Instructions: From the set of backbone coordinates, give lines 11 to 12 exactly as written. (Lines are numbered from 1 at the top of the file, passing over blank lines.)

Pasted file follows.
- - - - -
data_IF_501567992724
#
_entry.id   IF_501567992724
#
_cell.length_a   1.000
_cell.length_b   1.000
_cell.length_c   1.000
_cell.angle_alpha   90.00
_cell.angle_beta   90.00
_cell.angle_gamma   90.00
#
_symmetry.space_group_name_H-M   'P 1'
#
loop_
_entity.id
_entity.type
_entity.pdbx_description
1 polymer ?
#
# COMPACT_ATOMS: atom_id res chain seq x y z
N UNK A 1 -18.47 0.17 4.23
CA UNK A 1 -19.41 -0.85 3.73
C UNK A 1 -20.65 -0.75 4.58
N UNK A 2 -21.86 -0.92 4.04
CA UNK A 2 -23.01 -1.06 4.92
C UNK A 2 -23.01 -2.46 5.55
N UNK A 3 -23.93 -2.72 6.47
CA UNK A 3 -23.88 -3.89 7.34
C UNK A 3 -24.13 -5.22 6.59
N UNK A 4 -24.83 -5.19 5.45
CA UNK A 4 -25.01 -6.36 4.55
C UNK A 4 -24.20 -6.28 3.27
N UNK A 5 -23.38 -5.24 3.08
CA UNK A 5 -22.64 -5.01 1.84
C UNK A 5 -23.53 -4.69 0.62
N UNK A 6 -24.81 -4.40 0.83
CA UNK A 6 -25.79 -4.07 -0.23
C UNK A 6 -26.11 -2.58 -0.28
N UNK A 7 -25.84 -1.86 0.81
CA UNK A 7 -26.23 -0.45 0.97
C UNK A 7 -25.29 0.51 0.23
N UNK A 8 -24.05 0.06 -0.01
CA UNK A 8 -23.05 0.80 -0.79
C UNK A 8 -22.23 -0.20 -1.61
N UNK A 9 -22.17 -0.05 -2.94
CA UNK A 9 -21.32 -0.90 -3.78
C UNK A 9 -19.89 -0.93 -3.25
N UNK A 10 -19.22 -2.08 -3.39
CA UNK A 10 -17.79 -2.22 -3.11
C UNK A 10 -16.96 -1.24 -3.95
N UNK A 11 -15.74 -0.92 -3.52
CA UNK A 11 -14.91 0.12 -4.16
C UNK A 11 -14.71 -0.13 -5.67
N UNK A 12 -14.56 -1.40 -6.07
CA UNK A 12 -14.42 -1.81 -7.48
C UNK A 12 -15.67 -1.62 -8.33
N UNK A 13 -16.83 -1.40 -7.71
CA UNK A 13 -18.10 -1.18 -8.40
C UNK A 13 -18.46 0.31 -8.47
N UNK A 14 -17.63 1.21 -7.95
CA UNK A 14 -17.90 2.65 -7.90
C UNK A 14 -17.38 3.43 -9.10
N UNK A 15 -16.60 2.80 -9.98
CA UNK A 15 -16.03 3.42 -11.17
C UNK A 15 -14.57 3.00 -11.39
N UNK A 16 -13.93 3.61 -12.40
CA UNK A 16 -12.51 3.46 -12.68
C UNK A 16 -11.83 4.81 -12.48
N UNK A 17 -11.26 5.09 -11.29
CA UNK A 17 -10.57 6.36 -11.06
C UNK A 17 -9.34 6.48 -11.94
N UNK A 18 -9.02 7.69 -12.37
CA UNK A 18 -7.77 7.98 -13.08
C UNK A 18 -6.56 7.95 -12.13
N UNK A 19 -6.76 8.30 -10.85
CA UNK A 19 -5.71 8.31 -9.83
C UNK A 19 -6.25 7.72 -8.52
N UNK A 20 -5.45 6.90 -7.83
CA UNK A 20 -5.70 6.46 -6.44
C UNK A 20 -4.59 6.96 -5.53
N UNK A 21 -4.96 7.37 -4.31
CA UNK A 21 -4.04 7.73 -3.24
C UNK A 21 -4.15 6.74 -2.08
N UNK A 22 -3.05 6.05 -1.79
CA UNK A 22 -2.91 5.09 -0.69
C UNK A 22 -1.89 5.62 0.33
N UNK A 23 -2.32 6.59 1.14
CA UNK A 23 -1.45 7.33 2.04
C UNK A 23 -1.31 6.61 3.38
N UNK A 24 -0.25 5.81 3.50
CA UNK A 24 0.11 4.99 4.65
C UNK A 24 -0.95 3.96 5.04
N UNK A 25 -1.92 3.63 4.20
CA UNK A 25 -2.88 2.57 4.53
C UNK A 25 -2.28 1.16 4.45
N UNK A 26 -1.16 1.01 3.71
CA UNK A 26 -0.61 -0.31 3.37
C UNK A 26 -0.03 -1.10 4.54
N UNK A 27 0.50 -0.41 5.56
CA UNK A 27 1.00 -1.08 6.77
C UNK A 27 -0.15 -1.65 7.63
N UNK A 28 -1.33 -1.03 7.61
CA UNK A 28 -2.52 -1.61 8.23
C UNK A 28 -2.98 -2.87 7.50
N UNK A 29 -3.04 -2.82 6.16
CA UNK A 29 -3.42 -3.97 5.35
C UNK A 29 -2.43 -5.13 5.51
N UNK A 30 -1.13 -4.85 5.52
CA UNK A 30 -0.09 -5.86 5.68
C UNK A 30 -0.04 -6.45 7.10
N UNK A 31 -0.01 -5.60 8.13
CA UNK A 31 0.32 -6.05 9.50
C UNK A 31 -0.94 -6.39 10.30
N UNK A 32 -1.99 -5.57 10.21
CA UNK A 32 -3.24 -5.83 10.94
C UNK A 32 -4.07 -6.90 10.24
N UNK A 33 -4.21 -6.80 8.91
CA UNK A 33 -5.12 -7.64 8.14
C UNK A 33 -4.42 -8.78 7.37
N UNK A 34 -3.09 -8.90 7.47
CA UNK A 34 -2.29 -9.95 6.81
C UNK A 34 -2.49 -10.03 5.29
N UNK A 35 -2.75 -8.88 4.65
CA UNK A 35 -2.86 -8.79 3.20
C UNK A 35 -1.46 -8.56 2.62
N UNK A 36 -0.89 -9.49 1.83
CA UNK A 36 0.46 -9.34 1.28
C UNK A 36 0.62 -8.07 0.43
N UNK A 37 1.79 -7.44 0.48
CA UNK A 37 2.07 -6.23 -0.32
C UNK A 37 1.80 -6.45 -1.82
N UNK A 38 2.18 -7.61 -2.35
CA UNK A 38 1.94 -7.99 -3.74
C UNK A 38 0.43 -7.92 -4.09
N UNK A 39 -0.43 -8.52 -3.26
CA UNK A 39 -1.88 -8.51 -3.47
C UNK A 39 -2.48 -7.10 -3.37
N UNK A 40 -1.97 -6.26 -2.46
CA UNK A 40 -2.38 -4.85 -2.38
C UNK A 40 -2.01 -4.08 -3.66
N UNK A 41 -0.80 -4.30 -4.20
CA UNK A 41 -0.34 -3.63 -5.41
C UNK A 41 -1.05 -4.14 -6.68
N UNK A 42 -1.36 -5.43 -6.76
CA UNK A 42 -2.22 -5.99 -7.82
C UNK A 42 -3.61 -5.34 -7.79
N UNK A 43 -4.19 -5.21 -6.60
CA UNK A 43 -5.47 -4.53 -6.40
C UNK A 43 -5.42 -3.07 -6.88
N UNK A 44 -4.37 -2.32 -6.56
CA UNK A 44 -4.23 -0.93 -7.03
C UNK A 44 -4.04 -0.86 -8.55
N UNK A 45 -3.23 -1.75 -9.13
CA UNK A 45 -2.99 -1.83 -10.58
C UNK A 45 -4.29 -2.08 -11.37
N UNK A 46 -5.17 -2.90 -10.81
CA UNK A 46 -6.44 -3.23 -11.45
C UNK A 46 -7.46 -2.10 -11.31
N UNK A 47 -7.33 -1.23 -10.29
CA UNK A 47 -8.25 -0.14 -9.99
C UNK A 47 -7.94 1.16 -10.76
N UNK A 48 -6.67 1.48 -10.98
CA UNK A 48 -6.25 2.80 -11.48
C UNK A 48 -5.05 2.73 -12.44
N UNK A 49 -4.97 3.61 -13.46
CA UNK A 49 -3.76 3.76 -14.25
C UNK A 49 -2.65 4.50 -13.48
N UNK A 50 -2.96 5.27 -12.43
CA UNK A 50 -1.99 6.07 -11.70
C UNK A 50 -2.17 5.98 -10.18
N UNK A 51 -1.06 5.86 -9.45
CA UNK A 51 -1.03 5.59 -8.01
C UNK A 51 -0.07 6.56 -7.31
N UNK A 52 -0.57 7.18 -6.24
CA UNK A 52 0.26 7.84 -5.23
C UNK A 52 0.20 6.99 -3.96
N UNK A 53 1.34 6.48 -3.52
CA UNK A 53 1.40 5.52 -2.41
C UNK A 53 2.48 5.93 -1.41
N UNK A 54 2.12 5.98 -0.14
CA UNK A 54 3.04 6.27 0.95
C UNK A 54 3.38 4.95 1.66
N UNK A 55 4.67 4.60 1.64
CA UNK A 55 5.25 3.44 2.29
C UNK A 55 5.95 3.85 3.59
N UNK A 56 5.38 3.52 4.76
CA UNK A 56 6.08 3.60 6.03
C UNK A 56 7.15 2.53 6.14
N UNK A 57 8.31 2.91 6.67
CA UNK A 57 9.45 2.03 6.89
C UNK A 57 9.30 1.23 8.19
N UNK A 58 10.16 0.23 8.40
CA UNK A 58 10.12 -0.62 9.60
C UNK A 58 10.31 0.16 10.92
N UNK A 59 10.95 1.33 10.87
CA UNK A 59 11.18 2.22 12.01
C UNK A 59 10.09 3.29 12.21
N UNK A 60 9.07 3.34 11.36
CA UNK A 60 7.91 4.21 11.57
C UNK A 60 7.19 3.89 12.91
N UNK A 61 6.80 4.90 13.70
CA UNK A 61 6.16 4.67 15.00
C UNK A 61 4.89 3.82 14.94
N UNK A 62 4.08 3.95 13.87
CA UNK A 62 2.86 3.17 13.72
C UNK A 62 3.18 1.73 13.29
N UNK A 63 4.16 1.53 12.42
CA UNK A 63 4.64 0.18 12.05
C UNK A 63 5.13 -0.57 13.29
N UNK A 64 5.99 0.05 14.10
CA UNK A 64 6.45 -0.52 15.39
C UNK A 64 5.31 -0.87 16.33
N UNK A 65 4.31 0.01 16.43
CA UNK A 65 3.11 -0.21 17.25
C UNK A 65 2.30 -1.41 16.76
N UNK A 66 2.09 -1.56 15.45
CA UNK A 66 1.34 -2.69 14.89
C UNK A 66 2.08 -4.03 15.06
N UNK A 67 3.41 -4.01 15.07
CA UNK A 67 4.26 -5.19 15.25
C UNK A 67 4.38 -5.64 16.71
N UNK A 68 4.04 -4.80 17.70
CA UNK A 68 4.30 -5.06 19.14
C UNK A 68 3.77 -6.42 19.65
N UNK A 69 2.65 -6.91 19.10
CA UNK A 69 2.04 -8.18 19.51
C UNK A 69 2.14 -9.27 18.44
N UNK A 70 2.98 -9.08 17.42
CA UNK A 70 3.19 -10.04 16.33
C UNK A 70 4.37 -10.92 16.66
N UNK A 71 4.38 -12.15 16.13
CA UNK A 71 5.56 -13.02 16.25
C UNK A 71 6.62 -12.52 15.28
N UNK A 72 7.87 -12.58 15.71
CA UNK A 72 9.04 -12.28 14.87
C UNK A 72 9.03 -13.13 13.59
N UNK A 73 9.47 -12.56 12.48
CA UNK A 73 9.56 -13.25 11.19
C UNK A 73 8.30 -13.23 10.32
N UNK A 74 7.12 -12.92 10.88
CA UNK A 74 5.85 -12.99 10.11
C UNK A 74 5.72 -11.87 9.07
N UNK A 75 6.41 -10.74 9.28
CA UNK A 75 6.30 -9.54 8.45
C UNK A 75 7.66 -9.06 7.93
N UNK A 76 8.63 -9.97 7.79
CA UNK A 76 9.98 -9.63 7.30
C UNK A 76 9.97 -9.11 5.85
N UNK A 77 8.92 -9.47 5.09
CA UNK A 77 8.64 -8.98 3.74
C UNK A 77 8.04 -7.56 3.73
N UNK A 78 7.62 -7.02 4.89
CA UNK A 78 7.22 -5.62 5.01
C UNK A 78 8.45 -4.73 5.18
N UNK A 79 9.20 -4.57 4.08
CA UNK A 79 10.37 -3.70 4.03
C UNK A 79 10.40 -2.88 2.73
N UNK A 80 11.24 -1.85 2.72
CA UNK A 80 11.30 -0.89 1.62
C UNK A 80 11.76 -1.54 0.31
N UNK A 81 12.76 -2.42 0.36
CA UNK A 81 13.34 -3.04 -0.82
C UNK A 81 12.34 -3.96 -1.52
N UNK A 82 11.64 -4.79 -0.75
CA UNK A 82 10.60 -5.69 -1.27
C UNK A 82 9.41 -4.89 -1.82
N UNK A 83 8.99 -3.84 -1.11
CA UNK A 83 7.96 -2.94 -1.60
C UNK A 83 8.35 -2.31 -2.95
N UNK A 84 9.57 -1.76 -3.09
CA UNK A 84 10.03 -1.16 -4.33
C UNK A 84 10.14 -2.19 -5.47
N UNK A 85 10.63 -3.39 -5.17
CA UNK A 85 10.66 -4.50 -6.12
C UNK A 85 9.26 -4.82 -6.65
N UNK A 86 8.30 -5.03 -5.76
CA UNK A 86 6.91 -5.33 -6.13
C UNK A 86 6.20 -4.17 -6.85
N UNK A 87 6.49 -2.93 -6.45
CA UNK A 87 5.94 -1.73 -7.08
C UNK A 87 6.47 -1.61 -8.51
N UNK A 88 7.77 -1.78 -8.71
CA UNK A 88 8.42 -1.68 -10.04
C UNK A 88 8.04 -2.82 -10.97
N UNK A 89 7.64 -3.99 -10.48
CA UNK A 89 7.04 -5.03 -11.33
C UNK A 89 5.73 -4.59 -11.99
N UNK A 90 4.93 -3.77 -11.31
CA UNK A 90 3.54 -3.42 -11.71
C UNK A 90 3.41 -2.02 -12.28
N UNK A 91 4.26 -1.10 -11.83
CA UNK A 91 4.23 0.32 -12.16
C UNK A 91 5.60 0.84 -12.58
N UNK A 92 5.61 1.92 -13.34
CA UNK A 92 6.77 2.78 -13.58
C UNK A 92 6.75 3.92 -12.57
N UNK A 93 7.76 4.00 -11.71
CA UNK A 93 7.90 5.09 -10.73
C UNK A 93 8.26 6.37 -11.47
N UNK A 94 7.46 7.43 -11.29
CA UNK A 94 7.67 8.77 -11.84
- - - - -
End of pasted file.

#
_symmetry.space_group_name_H-M   'P 1'